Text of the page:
I settled into a room alone. This had the advantage of letting me lie awake all night for regular rounds of reading, TV watching, and worrying without disturbing anyone else. Besides visits from my surgeon and anaesthetist, a variety of hospital staff - cardiologists, physiotherapists, dieticians, people bearing monitors, needles, questionnaires, jugs of water, newspapers, menus and good wishes all came through the room. Did I need anything? How was I feeling? Anything they could do? If I ignored the fact that someone was about to saw through my chest, I may have been deluded into thinking I was at a five-star hotel.

In the morning, ritual preparation for surgery began. I didn't feel particularly great prior to the operation; illness, worry, hunger, and unattractive theatre attire were all contributors. There were a few interesting experiences along the way.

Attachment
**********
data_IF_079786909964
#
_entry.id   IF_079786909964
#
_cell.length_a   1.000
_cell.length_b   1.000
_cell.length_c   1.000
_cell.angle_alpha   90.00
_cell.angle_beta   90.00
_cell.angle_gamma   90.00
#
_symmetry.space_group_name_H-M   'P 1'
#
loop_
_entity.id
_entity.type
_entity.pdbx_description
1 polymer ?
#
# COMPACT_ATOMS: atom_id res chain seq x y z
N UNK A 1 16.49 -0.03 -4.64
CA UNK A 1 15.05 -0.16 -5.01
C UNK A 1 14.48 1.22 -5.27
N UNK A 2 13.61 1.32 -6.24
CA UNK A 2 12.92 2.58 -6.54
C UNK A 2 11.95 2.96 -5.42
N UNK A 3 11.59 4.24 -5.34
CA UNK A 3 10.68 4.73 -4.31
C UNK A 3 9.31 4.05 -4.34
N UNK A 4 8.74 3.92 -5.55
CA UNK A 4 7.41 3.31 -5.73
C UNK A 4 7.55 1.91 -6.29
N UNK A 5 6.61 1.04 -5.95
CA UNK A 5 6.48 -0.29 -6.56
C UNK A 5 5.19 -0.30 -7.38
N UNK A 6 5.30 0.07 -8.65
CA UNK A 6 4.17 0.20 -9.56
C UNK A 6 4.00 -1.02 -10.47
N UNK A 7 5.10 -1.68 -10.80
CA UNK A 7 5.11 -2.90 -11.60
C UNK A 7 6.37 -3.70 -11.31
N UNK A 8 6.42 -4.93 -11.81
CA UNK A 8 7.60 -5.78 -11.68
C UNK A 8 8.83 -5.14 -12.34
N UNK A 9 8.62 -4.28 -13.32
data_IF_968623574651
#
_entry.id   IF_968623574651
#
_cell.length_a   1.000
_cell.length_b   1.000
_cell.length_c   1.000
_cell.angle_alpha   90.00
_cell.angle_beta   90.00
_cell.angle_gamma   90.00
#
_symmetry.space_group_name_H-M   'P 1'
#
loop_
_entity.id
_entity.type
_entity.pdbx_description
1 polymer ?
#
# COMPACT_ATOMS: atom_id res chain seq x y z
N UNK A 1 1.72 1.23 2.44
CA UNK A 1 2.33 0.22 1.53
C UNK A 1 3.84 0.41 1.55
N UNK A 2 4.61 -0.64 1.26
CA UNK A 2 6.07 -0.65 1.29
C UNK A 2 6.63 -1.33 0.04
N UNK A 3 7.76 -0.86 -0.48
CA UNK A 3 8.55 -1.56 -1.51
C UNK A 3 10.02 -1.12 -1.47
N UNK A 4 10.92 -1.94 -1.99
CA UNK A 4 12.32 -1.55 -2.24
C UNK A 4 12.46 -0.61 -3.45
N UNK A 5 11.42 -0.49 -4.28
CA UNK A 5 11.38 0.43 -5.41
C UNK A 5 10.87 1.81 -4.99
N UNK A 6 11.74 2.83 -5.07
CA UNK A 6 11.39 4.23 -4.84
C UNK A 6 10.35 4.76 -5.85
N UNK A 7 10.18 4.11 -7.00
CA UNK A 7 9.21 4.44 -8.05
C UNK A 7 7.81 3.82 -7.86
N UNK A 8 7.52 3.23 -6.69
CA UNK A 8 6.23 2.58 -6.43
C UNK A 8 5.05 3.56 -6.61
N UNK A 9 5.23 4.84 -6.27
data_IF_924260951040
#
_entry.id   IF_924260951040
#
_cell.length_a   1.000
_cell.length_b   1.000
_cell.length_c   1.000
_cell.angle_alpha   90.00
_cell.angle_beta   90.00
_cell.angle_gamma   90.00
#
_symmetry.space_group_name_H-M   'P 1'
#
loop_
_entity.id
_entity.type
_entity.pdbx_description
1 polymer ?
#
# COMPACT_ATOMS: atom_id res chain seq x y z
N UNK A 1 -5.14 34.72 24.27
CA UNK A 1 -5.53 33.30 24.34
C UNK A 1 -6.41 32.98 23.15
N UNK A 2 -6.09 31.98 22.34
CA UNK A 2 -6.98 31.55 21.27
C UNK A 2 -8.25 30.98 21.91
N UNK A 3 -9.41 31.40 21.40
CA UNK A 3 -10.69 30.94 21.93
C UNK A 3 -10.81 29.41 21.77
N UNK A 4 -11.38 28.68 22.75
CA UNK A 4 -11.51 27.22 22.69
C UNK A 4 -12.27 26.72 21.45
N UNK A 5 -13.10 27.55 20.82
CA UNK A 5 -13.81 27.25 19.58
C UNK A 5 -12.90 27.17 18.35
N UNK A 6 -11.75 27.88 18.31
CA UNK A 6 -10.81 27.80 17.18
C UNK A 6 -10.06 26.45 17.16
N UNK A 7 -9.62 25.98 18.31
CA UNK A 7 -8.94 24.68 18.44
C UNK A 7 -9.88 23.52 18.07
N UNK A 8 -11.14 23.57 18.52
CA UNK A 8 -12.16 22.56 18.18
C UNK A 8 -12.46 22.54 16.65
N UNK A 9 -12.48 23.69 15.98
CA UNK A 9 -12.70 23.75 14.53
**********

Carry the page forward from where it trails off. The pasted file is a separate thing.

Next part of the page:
An energetic nurse bounced into the room brandishing a razor. "I've come to shave your chest!" she announced with enthusiasm. I looked at her momentarily, blinked and then looked down at my chest. I know I was facing life-changing surgery, but did not think it extended to gender. She stared at me for a minute, examined my hairless, and not breastless chest, and departed.

There must have been a shaving quota on that day, because another nurse came in to shave my left arm in preparation for the insertion of cannulas, injections, tubes, and whatever else is required. Apparently, a hairless arm is less likely to encourage infections. Good! I didn’t want any golden staph leaping on my unsuspecting forearm hairs and having some kind of bacterial bash. When I did finally go to theatre the cannulas, injections, tubes, and whatever, were promptly inserted in my right (unshaved) arm. Another medical mystery.